February 11, 2013 at 12:41 am |
  8. raisin mountaineer

    Also, telling "blonde" jokes and saying they're about Christians doesn't make the non Christians on this commentariat look very bright either. Ridicule never changed anyone's mind about anything.

    February 10, 2013 at 11:57 pm |
    • -.-


      February 11, 2013 at 12:19 am |
    • Jimmy Joe Jim Bob

      You must first have a mind before it can be changed.

      February 11, 2013 at 2:23 am |
  9. JRH

    Shame on these post. There is so much hate.

    February 10, 2013 at 11:55 pm |
    • frank

      People are usually in a foul mood when there's not much else on TV except the stinking Grammy Awards.

      February 11, 2013 at 12:07 am |
    • *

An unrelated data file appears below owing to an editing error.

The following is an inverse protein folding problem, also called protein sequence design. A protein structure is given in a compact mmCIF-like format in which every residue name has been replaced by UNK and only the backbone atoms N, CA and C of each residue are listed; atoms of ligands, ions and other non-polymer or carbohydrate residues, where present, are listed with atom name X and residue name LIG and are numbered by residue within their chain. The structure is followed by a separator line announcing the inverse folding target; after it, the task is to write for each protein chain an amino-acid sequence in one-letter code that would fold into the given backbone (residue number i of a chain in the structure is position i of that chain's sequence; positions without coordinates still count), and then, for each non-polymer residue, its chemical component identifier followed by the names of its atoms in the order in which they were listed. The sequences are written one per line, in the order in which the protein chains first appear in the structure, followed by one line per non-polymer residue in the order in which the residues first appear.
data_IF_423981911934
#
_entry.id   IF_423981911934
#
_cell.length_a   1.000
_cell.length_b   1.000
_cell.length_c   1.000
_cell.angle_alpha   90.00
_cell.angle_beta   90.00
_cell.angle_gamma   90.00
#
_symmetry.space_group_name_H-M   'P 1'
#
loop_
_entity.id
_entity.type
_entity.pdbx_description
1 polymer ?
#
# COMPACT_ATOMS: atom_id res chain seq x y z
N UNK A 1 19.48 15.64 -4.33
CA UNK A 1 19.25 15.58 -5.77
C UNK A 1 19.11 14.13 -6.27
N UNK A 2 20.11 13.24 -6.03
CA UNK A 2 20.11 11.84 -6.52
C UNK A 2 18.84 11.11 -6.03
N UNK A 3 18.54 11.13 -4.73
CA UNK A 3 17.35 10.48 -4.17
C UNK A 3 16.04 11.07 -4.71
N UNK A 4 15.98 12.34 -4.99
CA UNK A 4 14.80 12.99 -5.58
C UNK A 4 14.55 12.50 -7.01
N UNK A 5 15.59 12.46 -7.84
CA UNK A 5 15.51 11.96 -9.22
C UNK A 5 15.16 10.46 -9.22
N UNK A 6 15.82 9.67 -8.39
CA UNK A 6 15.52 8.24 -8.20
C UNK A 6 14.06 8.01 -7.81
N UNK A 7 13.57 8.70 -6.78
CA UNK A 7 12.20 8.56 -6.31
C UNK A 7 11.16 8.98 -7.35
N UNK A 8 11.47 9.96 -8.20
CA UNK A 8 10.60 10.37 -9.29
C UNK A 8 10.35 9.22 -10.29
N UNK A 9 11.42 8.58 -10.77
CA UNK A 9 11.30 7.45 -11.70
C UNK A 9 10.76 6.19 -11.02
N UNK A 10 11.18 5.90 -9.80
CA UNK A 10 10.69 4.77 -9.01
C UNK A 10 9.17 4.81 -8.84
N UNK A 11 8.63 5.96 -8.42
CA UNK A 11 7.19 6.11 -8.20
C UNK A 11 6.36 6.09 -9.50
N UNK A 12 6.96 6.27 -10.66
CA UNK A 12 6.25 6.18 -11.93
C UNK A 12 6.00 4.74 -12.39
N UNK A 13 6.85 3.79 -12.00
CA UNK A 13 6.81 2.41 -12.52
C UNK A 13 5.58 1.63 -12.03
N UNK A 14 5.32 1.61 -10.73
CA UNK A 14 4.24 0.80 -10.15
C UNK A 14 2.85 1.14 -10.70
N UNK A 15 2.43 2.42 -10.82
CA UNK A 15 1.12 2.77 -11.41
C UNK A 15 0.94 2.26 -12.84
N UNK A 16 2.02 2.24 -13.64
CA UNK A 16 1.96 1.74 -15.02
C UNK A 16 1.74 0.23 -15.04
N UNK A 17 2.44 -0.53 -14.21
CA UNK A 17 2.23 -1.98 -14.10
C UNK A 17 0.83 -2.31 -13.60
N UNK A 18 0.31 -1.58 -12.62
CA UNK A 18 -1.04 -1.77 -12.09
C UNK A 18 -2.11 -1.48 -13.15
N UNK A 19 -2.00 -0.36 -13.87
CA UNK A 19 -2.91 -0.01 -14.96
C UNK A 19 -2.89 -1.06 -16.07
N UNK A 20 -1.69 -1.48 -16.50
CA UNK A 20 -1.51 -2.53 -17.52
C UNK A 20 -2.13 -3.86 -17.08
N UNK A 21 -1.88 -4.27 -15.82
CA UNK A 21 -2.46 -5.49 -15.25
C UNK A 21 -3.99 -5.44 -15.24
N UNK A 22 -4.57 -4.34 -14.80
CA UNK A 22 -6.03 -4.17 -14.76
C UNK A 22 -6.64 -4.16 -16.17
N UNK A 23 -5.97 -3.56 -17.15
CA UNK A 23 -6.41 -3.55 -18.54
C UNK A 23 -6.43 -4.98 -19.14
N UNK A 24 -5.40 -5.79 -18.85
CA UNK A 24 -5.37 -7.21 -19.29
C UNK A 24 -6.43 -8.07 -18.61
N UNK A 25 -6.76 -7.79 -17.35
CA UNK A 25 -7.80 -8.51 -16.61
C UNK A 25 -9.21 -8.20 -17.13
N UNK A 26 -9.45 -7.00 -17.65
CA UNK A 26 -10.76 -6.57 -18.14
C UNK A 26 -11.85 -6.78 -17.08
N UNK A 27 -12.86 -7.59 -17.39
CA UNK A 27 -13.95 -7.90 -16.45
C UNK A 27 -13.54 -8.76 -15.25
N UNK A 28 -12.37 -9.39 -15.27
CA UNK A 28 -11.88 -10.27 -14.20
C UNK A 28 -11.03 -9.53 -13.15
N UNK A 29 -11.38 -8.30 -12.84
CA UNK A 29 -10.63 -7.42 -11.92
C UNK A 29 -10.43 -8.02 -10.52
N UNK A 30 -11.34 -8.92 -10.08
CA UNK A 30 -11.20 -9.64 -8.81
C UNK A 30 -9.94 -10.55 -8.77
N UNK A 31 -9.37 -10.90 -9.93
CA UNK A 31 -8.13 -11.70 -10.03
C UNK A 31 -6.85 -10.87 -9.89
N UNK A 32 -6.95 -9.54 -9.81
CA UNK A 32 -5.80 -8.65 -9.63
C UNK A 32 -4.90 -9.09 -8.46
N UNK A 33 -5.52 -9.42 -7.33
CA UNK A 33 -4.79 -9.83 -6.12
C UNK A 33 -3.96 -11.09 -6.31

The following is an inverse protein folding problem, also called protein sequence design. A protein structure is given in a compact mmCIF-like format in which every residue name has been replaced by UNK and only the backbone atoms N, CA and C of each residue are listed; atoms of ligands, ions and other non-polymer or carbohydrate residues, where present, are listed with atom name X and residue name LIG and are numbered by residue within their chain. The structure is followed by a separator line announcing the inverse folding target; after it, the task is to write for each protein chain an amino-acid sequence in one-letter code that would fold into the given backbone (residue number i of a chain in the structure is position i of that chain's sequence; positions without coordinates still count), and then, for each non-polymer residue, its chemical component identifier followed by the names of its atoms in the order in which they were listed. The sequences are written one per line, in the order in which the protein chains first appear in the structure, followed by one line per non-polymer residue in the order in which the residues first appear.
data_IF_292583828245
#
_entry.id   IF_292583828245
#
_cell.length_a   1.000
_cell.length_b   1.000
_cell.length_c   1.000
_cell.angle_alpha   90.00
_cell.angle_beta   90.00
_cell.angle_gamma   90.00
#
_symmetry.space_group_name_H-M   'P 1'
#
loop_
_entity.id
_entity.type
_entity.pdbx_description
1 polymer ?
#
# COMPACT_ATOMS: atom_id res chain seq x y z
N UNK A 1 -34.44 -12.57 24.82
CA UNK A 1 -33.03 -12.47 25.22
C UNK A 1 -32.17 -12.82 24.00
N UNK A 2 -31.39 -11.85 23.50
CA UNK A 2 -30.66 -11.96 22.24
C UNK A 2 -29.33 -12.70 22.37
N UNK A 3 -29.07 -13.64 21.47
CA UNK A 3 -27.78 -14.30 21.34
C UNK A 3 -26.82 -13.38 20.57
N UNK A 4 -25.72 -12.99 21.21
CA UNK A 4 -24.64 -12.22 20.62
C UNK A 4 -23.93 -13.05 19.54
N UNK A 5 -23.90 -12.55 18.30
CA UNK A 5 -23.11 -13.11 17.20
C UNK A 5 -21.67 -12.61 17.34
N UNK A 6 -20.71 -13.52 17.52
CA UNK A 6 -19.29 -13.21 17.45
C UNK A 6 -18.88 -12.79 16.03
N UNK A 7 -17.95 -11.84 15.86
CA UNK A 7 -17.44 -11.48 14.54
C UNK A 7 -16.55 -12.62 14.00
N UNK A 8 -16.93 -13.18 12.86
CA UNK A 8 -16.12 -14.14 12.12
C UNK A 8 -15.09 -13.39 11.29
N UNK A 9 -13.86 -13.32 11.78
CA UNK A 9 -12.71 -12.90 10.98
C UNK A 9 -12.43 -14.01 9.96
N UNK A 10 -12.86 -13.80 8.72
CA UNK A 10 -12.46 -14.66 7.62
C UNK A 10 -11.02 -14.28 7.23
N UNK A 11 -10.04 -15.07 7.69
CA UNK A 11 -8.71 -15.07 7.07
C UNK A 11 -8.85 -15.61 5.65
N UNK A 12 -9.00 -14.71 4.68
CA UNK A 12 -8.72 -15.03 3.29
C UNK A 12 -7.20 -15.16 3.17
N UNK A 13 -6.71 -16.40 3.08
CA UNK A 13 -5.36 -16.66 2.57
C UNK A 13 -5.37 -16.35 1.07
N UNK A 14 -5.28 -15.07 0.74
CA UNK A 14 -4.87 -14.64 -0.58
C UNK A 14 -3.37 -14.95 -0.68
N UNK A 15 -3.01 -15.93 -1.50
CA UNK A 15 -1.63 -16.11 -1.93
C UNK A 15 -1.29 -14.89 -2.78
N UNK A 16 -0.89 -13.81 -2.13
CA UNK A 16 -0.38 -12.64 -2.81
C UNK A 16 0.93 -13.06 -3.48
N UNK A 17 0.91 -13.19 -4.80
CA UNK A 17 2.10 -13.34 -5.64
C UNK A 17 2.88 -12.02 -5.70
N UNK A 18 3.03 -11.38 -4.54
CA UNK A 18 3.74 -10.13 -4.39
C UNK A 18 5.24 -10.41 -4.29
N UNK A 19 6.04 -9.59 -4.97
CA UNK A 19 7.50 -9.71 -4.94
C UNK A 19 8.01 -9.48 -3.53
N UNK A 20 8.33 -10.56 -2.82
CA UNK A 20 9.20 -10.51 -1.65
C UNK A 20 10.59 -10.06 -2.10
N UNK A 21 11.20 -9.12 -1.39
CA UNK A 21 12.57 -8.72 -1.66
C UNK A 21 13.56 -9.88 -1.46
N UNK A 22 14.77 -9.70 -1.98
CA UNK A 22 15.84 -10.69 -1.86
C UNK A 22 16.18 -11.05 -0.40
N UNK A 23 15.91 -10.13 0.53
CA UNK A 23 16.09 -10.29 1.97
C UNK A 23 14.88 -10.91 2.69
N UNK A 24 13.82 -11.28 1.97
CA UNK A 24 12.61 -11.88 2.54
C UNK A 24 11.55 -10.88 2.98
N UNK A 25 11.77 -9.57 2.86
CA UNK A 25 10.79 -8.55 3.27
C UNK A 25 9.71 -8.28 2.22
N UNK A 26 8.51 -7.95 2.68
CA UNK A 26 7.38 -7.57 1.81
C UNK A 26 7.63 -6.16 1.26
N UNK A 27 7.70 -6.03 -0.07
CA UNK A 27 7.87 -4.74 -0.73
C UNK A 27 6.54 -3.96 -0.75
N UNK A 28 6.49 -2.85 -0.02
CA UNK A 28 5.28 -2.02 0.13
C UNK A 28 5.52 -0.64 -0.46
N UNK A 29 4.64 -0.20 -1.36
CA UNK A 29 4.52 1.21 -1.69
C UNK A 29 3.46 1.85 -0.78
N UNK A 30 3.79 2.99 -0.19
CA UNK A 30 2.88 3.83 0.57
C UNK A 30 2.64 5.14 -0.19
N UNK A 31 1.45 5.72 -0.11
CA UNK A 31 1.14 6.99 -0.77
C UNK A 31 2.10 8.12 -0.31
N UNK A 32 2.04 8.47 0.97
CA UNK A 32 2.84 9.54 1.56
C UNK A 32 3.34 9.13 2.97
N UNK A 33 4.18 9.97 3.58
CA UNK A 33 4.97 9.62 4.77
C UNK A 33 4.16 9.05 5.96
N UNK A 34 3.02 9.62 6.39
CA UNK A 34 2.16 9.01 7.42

* the plural of 'post' is 'posts'

      (posted with hugs and kisses and positive thoughts for better spelling and grammar for all...!)

      February 11, 2013 at 12:47 am |
  10. JRH

    Shame on these post. There is so much hate showing here.

    February 10, 2013 at 11:48 pm |
  11. DeAnne

    I was raised in a buddist family, and the older I got, the more athiest I became. Really, there's not much difference in the two, however, only those closest to me (outside of family) know I am an athiest because it's not worth all the arguments . People can't understand why I am an athiest, but they can be accepting of buddism. Go figure.

    February 10, 2013 at 11:45 pm |
    • Tom, Tom, the Other One

      You mean Buddhism?

      February 10, 2013 at 11:47 pm |
    • Athy

      She can't spell atheist right either.

      February 11, 2013 at 12:10 am |
  12. raisin mountaineer